The World Health Organization joined TikTok to post 'reliable' advice about the coronavirus amid a stream of memes and misinformation
The World Health Organization joined TikTok on Friday, and is using the social video platform to share information about the coronavirus. It has so far posted two videos: one offering COVID-19 prevention tips and another clarifying the use of face masks. The director-general of the WHO said at a conference Sunday that people should prepare for a "pandemic" but that reason and facts should outweigh fear.
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The World Health Organization (WHO) joined TikTok in an apparent effort to spread accurate information about COVID-19 to the app's userbase, as fears of a possible global pandemic rise. "We are joining @tiktok to provide you with reliable and timely public health advice! Our first post: How to protect yourself from the #coronavirus," the description on the account's first video said. As the MIT Technology Review reported in February, WHO has partnered with social-media platforms like Facebook, Twitter, Instagram, and now TikTok in order to distribute accurate information amid misinformation and memes. For example, Insider previously reported the existence of a viral video posted to TikTok and Instagram that showed two teens in hazmat suits spill Kool-Aid on a New York City subway, pretending the liquid contained the virus. Others have pretended to have COVID-19 in an effort to gain attention. At least two-dozen police agencies had posted to Facebook, pretending COVID-19 was linked to meth so that people might be tricked into bringing their illegal drugs into police stations to be tested. In the first of two videos posted to the WHO TikTok page, Benedetta Allegranzi, the technical lead of infection prevention and control, explained different ways to prevent the spread of coronavirus. Her recommendations echoed previous advice issued by other health organizations, like the US Centers for Disease Control.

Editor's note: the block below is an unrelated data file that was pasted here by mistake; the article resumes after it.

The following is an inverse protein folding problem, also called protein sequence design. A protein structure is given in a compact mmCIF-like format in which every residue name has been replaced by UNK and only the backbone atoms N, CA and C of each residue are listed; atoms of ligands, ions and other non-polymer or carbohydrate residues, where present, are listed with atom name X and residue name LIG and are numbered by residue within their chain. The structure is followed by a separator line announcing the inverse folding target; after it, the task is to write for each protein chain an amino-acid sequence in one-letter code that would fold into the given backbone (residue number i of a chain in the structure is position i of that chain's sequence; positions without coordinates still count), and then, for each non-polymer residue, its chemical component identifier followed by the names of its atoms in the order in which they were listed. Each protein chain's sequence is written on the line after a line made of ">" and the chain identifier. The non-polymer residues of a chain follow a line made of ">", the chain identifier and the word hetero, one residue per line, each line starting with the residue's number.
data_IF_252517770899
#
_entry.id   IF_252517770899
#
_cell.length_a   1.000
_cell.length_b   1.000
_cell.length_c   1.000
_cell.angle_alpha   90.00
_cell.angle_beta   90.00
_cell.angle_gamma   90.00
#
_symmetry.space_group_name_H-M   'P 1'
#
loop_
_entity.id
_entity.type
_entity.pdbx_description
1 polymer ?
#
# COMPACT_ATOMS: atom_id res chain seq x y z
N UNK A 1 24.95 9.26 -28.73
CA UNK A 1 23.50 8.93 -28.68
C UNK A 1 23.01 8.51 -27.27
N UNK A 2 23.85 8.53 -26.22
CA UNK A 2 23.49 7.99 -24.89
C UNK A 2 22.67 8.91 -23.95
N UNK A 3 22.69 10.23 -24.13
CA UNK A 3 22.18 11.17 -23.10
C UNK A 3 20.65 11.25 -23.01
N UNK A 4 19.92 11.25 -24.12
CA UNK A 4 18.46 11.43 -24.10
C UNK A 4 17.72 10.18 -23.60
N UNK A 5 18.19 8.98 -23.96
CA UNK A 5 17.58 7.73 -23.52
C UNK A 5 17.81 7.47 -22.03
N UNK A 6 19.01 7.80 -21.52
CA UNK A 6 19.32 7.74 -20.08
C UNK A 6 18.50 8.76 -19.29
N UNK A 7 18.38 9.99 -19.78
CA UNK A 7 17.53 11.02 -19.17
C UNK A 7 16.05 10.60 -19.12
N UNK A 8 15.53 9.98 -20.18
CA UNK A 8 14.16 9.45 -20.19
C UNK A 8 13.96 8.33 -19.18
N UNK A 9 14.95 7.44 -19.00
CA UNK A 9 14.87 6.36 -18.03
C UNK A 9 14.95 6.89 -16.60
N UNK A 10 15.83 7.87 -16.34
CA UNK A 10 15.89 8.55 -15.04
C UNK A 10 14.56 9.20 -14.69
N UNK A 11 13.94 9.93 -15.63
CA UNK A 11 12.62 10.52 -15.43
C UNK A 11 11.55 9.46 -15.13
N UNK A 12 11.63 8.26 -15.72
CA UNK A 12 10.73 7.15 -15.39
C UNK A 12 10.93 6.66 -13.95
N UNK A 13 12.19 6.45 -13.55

@who We are joining @tiktok to provide you with reliable and timely public health advice! Our first post: How to protect yourself from ##coronavirus ? ♬ original sound - who
Allegranzi recommended people frequently clean hands using an alcohol-based product or soap and water, use an elbow or tissue to cover their mouths when coughing or sneezing, avoid individuals with symptoms of the virus, and share travel information with medical professionals if a person is exhibiting symptoms of COVID-19. The WHO also used TikTok to share information and guidance about who should wear face masks Face masks have become a point of contention as demand for them in the US increases as fears of the virus spreading domestically, though officials, like Vice President Mike Pence, have argued they are not effective in preventing the spread of the virus and are not necessary. The US surgeon general on Saturday went as far as to say people should not buy face masks, as they could create a shortage for people and healthcare professionals who need them. Still, Pence said at a press conference Saturday that the US was working with 3M and other manufacturers to produce 35 million new masks each month. In its second video posted Saturday, WHO detailed when and why people should wear face masks.
@who When & how should masks be worn in order to protect against the new ##coronavirus ? ♬ original sound - who